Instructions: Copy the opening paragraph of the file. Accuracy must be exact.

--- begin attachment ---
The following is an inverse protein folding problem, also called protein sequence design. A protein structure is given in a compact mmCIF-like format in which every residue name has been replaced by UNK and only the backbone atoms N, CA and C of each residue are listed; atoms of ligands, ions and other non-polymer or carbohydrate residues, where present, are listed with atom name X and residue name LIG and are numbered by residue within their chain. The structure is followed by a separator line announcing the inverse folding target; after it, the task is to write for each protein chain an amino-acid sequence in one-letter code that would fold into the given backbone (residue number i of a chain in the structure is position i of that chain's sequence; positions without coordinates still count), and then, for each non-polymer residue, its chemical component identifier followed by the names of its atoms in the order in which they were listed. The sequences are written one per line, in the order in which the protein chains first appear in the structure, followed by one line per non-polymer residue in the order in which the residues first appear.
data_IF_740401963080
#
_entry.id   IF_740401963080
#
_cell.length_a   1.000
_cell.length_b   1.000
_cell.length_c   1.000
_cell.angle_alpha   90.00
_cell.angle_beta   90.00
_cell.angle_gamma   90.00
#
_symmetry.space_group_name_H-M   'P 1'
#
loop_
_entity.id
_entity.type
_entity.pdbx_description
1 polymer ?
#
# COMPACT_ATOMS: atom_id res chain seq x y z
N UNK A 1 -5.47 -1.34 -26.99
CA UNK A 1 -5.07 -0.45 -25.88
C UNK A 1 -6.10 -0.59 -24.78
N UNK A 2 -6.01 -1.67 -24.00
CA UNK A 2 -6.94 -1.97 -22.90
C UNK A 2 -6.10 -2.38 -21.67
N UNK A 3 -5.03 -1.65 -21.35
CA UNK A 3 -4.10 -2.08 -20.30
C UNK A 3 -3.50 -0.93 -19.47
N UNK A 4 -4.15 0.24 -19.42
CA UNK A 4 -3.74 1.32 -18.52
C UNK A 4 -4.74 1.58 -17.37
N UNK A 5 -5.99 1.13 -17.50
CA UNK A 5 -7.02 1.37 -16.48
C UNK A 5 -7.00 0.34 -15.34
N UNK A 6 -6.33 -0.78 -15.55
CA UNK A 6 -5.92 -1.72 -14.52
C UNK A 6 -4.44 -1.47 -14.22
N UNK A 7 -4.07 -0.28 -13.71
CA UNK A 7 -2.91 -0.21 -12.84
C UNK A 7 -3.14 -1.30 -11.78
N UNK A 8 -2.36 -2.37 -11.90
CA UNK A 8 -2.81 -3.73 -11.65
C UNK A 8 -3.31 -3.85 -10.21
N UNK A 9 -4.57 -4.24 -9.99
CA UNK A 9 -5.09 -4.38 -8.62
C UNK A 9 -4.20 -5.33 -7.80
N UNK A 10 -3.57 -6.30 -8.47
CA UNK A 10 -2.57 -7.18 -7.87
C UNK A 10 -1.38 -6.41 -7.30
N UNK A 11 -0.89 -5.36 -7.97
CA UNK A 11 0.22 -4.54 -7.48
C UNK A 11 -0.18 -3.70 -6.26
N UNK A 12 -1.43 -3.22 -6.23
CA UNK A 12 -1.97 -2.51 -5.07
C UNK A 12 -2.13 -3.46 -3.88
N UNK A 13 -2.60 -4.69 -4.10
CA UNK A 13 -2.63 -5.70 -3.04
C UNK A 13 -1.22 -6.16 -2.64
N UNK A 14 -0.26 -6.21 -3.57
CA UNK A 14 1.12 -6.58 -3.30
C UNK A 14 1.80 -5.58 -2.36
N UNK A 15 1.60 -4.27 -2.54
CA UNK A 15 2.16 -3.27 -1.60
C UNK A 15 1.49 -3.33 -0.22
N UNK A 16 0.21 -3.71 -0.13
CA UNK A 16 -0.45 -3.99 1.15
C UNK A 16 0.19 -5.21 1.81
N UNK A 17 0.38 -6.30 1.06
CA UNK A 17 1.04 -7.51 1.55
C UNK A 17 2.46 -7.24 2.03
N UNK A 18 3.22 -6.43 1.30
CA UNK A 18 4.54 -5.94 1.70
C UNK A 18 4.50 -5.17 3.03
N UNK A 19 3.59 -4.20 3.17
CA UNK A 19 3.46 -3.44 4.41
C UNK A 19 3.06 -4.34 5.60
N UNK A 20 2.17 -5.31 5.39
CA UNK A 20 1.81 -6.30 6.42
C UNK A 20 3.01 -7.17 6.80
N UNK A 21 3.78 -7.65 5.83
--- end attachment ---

The following is an inverse protein folding problem, also called protein sequence design. A protein structure is given in a compact mmCIF-like format in which every residue name has been replaced by UNK and only the backbone atoms N, CA and C of each residue are listed; atoms of ligands, ions and other non-polymer or carbohydrate residues, where present, are listed with atom name X and residue name LIG and are numbered by residue within their chain. The structure is followed by a separator line announcing the inverse folding target; after it, the task is to write for each protein chain an amino-acid sequence in one-letter code that would fold into the given backbone (residue number i of a chain in the structure is position i of that chain's sequence; positions without coordinates still count), and then, for each non-polymer residue, its chemical component identifier followed by the names of its atoms in the order in which they were listed. The sequences are written one per line, in the order in which the protein chains first appear in the structure, followed by one line per non-polymer residue in the order in which the residues first appear.